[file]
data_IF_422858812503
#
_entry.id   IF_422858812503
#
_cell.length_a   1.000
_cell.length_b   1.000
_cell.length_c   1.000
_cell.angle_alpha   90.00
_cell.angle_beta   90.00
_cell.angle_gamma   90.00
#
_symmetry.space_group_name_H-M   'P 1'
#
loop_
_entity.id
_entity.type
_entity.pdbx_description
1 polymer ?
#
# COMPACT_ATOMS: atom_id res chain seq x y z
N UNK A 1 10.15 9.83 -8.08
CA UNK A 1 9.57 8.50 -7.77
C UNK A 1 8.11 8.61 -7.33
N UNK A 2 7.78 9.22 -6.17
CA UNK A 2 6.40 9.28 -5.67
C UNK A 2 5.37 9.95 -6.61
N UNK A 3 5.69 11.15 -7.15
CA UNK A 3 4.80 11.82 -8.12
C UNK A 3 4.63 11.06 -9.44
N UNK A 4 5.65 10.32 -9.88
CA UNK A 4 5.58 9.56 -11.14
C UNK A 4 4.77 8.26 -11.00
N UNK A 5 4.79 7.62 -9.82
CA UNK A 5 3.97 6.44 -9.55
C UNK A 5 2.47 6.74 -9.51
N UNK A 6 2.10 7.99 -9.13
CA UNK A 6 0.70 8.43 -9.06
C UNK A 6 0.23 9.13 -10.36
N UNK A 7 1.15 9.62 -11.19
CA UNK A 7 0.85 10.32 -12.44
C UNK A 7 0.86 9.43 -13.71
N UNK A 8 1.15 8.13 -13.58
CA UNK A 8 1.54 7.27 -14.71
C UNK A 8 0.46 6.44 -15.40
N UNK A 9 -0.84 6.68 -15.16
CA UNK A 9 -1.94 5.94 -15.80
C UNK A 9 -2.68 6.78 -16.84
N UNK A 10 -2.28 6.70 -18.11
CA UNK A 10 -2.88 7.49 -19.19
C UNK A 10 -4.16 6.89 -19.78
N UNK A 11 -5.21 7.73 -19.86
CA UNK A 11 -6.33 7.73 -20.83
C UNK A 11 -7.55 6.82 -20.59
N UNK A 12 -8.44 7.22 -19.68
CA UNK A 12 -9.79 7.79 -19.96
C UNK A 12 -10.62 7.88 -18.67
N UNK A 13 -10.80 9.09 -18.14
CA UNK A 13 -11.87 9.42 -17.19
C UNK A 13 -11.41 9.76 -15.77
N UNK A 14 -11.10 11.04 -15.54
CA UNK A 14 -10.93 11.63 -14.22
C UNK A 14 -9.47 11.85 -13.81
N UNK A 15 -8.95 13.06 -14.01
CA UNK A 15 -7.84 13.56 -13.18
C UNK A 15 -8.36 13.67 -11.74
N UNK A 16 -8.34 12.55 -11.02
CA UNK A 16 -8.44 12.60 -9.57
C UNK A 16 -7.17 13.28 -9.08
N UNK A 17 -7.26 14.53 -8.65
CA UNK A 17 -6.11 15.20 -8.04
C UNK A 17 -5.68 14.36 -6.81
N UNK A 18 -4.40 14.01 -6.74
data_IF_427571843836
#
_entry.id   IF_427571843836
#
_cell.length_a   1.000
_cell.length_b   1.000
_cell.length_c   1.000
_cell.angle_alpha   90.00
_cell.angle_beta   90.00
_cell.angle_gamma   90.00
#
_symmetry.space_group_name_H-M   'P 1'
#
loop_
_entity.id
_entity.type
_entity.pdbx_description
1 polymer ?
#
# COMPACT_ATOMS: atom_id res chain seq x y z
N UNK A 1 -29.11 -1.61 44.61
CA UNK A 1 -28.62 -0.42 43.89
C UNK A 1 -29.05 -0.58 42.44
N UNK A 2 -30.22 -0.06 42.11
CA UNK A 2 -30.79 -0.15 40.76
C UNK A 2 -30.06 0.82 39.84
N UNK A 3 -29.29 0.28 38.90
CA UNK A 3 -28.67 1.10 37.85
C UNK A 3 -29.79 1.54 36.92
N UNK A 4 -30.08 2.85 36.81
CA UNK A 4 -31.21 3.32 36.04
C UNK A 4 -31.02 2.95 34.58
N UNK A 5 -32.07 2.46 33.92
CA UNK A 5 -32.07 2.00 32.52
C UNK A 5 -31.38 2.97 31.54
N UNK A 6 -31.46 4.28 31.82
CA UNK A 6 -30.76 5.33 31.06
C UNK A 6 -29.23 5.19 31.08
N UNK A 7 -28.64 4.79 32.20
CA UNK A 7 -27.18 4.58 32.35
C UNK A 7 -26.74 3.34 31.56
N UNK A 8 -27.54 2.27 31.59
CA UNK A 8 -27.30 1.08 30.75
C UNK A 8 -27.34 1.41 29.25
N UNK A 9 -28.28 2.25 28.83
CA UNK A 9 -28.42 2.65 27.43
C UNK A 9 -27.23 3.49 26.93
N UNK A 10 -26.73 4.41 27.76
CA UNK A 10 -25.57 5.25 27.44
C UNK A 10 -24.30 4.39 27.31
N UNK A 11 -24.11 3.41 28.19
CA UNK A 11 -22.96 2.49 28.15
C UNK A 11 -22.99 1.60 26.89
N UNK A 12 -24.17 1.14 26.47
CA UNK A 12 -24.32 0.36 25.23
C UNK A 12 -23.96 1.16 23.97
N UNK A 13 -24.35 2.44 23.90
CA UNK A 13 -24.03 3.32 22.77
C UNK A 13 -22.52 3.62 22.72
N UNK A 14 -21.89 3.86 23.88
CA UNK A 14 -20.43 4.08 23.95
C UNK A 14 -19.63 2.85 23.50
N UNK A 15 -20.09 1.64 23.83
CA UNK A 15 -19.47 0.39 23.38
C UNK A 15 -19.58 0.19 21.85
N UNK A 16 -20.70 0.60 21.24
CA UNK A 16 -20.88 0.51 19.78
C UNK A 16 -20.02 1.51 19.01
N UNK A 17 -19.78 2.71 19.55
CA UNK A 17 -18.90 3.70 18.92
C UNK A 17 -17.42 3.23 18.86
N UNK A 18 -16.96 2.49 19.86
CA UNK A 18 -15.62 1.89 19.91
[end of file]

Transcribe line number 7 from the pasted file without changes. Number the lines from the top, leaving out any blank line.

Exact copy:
_cell.length_c   1.000